Thursday, May 16, 2019

[35mm Ohio] "RN, like a nurse spells it"

- Cincinnati.

It didn’t matter how much time I spent on the map, how many sources I had culled information from, how many friends I talked to, or how many recommendations I took to heart. I had the shape of Ohio formed via virtual pinpoints, destinations in every direction. But now, I couldn’t decide which direction to head. So the highway chose for me.

The road didn’t speak in some romantic, spontaneous way or beckon me to follow it on some whimsical, carefree adventure. Rather, it dictated travel orders via a traffic clogged, exhaust strewn, slow crawl of a voice that was now cutting into the time I had set aside for and from myself. There was only one route to take: the most direct one. And maybe if I was lucky and this traffic cleared, I’d still have time to stop and see some of the things from that map.

- Digital and film cameras on my car's "workspace."

Pulling out of a parking garage, the sun had been spotty, but by the time I climbed onto the circle freeway north of Cincinnati, the sun was making its presence known in that stereotypical almost-summer-getting-warmer-bright-evening kind of way.

I stopped in Wilmington for a while. There was an abandoned drive-in theatre, a VFW Hall, a historic Valentine Diner repurposed as a boutique, and some wandering on the streets of the city center.

- The abandoned Wilmington Drive-In Theatre, covered in this post.

- The abandoned Wilmington Drive-In Theatre, covered in this post.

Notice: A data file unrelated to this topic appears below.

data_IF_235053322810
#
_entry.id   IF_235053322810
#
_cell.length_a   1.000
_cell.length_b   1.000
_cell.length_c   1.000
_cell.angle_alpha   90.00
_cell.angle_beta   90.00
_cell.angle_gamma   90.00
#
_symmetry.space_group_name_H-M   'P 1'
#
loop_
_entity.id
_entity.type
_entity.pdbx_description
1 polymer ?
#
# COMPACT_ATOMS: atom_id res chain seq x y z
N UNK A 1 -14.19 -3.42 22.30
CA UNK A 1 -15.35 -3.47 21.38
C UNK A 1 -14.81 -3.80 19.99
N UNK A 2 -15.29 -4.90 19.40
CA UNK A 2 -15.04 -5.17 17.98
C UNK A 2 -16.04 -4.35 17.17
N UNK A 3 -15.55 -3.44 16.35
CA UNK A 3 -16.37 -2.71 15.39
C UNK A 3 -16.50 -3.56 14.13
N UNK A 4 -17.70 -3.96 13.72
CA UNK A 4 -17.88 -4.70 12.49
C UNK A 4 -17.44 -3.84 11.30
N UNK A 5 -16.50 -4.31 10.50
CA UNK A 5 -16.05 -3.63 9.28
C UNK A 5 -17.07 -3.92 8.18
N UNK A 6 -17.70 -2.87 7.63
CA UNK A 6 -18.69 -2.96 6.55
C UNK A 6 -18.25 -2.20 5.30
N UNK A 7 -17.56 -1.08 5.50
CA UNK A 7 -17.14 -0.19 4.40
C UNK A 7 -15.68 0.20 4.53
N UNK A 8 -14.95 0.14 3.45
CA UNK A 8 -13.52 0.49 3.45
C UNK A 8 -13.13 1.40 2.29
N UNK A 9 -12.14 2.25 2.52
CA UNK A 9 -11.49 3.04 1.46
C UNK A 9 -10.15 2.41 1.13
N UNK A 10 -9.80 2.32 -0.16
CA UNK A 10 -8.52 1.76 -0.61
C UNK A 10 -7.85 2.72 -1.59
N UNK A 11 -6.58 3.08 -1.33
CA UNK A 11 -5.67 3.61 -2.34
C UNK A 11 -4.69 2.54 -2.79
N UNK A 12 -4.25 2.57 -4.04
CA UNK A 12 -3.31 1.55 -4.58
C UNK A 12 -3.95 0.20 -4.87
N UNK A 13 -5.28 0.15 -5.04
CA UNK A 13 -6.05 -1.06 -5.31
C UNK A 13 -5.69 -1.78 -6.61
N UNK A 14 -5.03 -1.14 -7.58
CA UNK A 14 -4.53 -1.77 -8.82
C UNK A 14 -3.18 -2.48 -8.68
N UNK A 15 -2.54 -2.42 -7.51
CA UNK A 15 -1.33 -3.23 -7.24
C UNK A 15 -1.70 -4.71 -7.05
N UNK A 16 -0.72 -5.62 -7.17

- VFW Post 6710 in Wilmington.

- A repurposed Valentine Diner in Wilmington. Valentine Diners were pre-fabricated, mail-order diner's manufactured in Wichita, KS.

- Wilmington.

- Wilmington.

- Downtown Wilmington.

Several fading advertisements, overlaying each other on a multi-story brick wall, reminded me that I once wrote a book about such things. The Coca-Cola logo and the claim that the soda “relieves fatigue” were still showing as the most prominent and gave a clue to the ghost sign's age. The window that broke up the sign/brick wall slid open.

“Take my picture,” he said, smiling.


“What’s your name?” I asked.

“RN. Like a nurse spells it.”

- RN.

We waved and went our separate ways. Him returning to his room, me to my car.

Driving Northwards on N. South St., I realized that the beautiful evening light had been a bit deceptive. I didn’t have as much time as I thought. I didn’t really account for the fact that the sun was no longer setting in the early, depressing hours of the colder months. I needed to keep moving if I wanted to make it to Cleveland by any reasonable time.

- Stop and go traffic on Interstate 71 through Mt. Sterling.

One lane highway work gave glimpses of small cars packed with belongings—people moving, traveling, starting over, who knows. We were all about ten feet apart, stopped in traffic, no one saying (or able to say) a word.